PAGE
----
~ Schedule Disruption
Just so folks know ... I'm on holidays now which means there will likely be occasional disruptions in rogueclassicism updates. For the most part, all it means is that I will be updating a bit later than usual since I can now have the opportunity to work on my sleep deficit. So when you're all malled out, rogueclassicism will still be here ...
::Monday, December 20, 2004 7:41:21 AM::
~ This Day in Ancient History
ante diem xiii kalendas januarias
- Saturnalia continues (day 4)
- 69 A.D. -- supporters of the Flavians capture Rome; murder of the emperor-for-a-little-while Vitellius
::Monday, December 20, 2004 7:33:42 AM::
~ Alexander in Europe
There's an AP story bouncing around the Internet with this comment by Oliver Stone in regards to how well he thing Alexander will do in Europe (this version from the Denver Post):
Director Oliver Stone says he's optimistic his historical epic "Alexander" will do well in Europe after its disappointing start at home.
"People in America are apathetic to ancient history - they are," Stone told reporters Thursday in Paris. "They don't study the classics like they do in Europe, so there is a significant difference in reaction."
So "how" do they study Classics in Europe? For what it's worth, the only site I could find which reveals European box office receipts has Alexander on top in Hungary (just unseating the Incredibles), CIS, and Greece. It's also number one in the UAE, interestingly enough. Personally, I'm waiting for Oliver Stone to claim that the lack of success of the film was due to a conspiracy of Classicists who are all "disciples" of Leo Strauss and currently take their marching orders from Victor Davis Hanson who, of course, had to pan the film because the political message of Alexander was detrimental to the current U.S. administration yadda yadda yadda.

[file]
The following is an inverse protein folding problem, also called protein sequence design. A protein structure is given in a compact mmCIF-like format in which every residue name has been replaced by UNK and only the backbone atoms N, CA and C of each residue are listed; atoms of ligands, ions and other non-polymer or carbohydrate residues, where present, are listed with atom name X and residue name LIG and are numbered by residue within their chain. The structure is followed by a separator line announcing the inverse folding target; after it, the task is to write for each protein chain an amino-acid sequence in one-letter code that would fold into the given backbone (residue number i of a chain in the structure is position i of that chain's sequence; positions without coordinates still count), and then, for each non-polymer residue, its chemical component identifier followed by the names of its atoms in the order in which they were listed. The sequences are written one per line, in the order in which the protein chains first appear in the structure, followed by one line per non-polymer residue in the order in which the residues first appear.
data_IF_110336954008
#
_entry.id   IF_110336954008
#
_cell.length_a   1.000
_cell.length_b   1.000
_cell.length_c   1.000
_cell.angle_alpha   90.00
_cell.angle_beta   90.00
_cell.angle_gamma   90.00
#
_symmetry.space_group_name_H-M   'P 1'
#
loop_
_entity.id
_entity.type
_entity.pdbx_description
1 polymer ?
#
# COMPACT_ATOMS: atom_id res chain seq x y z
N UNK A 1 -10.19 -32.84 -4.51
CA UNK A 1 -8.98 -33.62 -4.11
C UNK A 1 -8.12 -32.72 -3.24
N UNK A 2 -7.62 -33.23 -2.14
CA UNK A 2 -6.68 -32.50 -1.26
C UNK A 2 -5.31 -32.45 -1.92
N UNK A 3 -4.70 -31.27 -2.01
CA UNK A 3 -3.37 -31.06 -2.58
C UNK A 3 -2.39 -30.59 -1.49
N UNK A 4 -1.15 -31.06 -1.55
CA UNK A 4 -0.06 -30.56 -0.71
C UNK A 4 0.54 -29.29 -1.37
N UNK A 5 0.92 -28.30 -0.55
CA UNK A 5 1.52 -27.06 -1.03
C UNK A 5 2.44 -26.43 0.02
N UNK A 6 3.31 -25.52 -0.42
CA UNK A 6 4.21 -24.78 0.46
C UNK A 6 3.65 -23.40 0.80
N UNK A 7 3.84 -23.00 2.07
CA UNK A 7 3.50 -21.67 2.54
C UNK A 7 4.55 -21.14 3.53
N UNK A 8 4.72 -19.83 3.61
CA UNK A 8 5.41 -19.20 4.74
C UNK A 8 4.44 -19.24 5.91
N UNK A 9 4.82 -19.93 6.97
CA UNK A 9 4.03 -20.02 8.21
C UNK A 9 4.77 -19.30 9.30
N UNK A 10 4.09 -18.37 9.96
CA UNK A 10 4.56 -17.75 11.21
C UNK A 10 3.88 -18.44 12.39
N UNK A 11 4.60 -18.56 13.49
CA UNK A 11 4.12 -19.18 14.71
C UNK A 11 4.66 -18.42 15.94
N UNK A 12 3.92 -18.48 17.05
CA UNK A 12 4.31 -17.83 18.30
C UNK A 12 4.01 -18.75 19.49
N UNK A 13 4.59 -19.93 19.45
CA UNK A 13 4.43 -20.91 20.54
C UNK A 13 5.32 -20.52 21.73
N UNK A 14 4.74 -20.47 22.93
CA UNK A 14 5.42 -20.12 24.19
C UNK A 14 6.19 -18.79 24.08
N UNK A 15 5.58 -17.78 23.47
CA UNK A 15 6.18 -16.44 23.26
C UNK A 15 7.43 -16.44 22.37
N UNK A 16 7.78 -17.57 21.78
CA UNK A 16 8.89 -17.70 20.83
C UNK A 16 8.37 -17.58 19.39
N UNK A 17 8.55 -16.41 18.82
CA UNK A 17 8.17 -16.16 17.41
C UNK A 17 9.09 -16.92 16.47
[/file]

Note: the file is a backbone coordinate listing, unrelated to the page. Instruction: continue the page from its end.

::Monday, December 20, 2004 7:10:01 AM::
~ Peter Jones in the Spectator
Here's the incipit of Peter Jone's latest:
Whenever the subject of the EU comes up, someone is bound to compare it to the Roman empire. If the comparison relates to the beginning and subsequent development of that empire, it fails. But the end of the Roman empire in the West in the 5th century ad may well offer quite a good model of how EUthanasia will set in.
Rome entered the imperial stakes after defeating Carthage in the first Punic war (264–241 bc). The two greatest powers of the western Mediterranean had been fighting it out over control of Sicily, which became Rome’s first provincia when Carthage surrendered. After the second Punic war and the defeat of Hannibal (218–202 bc), the Carthaginian territories of Africa (roughly modern Tunisia) and Spain were added, to be followed in 146 bc by Greece (whose king had supported Hannibal). Asia (modern western Turkey) was then bequeathed (!) to the Romans by its ruler Attalus III ...and so it went on.
There was no ‘policy’ about any of this. Rome did not go in for visions or long-term strategies: it simply reacted to events in the way it reckoned would be most advantageous to itself. But once Rome had tasted the benefits of imperial power, there was every incentive for it to protect what it had, and if that meant expansion, so be it. By the 1st century ad Rome ruled an area from the Rhine-Danube to north Africa and Egypt, from Syria to Britain. [more]
::Monday, December 20, 2004 6:54:03 AM::
~ On Matthew's Nativity Story
Geza Vermes has a piece in the Telegraph putting the Nativity story as told by Matthew in its Biblico-literary context:
When we speak of the Nativity story, we speak, in essence, of the account in St Matthew's Gospel. The virgin birth, Joseph's dream, the star, the Wise Men and their gifts, the flight to Egypt, and Herod's slaughter of the innocents: all these elements are drawn from Chapters 1 and 2 of the first Gospel. Only the adoration of the shepherds and the birth in the manger are missing - these staples of the tale being supplied by St Luke.
St Matthew's account of the Christmas story, like a child's fairy tale, consists of an admixture of the charming and the frightening. The sweet image of the baby cared for by the Virgin Mary, greeted by angels, and visited by the Magi - magicians in pursuit of a miraculous star - is followed by menace. The bloodthirsty Herod enters the fray, informed of Jesus's birth by the Magi, and advised by the interpreters of what we have come to call the Old Testament ("the chief priests and scribes"), sages who identify the place where the new king of Israel is to be found.